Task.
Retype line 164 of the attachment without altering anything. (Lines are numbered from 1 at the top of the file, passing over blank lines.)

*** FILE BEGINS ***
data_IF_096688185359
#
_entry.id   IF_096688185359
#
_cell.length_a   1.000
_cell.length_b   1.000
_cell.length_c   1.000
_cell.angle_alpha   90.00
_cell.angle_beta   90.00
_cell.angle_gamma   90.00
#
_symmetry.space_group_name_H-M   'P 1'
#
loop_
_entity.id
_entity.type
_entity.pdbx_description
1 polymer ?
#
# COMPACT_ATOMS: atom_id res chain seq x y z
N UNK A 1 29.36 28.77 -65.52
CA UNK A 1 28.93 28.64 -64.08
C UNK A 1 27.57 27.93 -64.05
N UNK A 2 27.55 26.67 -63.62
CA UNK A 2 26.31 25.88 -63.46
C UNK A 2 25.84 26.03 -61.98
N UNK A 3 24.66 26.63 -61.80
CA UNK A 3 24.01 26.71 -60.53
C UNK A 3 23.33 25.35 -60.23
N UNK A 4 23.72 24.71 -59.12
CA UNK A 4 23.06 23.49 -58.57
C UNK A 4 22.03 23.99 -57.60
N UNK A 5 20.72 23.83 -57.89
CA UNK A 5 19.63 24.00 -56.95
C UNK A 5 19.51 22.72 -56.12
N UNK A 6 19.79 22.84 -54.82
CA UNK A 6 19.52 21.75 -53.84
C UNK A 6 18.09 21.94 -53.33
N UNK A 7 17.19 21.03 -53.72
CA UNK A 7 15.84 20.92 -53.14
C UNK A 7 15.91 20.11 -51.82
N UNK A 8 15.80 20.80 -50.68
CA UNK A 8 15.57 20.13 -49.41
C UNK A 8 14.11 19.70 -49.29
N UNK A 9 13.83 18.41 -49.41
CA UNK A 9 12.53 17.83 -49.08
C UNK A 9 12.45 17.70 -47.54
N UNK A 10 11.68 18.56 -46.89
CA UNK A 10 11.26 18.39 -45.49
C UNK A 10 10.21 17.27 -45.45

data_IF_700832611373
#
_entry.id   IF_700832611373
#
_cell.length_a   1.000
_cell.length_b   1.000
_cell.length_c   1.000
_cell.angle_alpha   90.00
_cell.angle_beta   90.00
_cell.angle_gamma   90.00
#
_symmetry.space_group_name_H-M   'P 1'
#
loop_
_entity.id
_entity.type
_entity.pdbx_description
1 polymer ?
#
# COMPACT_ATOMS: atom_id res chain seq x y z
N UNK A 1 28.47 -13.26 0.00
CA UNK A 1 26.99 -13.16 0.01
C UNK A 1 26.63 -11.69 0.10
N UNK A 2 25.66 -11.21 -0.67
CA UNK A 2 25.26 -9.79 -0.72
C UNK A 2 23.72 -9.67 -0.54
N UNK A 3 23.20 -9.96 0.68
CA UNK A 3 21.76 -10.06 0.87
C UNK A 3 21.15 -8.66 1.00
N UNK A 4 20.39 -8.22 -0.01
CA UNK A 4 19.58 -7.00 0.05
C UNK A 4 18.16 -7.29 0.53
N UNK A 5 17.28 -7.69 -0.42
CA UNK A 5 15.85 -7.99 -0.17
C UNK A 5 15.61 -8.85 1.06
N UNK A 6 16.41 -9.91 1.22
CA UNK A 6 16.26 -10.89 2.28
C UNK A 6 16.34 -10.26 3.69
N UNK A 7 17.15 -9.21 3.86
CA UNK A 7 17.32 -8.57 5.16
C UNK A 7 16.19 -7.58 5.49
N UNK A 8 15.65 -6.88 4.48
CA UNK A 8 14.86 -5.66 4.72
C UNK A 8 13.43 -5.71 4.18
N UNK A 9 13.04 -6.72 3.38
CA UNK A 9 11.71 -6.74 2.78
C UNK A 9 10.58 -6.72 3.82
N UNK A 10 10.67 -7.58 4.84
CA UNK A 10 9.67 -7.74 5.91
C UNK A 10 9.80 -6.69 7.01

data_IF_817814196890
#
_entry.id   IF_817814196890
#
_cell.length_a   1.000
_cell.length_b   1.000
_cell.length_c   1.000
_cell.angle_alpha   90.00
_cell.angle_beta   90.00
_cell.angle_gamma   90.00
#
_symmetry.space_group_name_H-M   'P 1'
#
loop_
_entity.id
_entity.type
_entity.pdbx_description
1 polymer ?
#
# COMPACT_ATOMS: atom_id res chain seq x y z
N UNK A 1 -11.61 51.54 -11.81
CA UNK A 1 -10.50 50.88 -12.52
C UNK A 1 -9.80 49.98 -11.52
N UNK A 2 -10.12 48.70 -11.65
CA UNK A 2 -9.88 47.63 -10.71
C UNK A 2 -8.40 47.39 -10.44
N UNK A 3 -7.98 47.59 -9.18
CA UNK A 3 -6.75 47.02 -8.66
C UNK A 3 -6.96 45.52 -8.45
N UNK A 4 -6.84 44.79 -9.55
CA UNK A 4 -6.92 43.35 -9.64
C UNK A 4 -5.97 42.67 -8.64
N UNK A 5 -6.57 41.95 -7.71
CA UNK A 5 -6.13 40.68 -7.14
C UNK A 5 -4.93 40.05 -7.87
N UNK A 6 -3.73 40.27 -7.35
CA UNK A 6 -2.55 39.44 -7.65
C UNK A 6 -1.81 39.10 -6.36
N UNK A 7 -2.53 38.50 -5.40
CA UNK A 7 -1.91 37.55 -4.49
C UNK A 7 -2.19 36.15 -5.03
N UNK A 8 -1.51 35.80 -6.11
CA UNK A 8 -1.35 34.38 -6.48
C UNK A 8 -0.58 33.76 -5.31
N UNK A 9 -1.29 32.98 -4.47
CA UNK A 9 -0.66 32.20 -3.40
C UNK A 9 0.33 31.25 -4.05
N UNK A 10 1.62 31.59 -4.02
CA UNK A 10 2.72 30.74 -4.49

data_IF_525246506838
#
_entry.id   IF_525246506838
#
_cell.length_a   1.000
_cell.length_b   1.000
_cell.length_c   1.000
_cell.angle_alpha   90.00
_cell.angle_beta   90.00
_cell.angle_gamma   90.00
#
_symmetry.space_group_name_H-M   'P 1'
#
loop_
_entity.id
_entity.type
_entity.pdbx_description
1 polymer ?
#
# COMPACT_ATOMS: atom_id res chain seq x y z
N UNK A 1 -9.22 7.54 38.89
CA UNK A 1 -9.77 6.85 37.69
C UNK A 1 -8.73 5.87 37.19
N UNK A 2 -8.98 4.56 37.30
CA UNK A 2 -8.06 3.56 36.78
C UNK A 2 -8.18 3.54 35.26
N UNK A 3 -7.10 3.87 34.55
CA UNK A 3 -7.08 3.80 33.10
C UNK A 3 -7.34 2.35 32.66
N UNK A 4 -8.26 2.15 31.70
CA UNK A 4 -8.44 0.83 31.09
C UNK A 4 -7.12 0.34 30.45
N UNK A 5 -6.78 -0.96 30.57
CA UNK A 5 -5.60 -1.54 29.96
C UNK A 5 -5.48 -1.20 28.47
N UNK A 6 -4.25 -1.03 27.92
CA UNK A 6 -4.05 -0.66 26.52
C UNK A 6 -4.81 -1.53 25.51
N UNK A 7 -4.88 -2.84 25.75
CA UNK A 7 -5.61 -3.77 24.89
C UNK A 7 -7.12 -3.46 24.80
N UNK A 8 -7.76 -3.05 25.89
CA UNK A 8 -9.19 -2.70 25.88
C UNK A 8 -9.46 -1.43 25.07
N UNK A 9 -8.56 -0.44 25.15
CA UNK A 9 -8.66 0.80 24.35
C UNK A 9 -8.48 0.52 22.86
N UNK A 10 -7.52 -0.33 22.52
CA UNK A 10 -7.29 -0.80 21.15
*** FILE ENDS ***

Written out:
_entity.id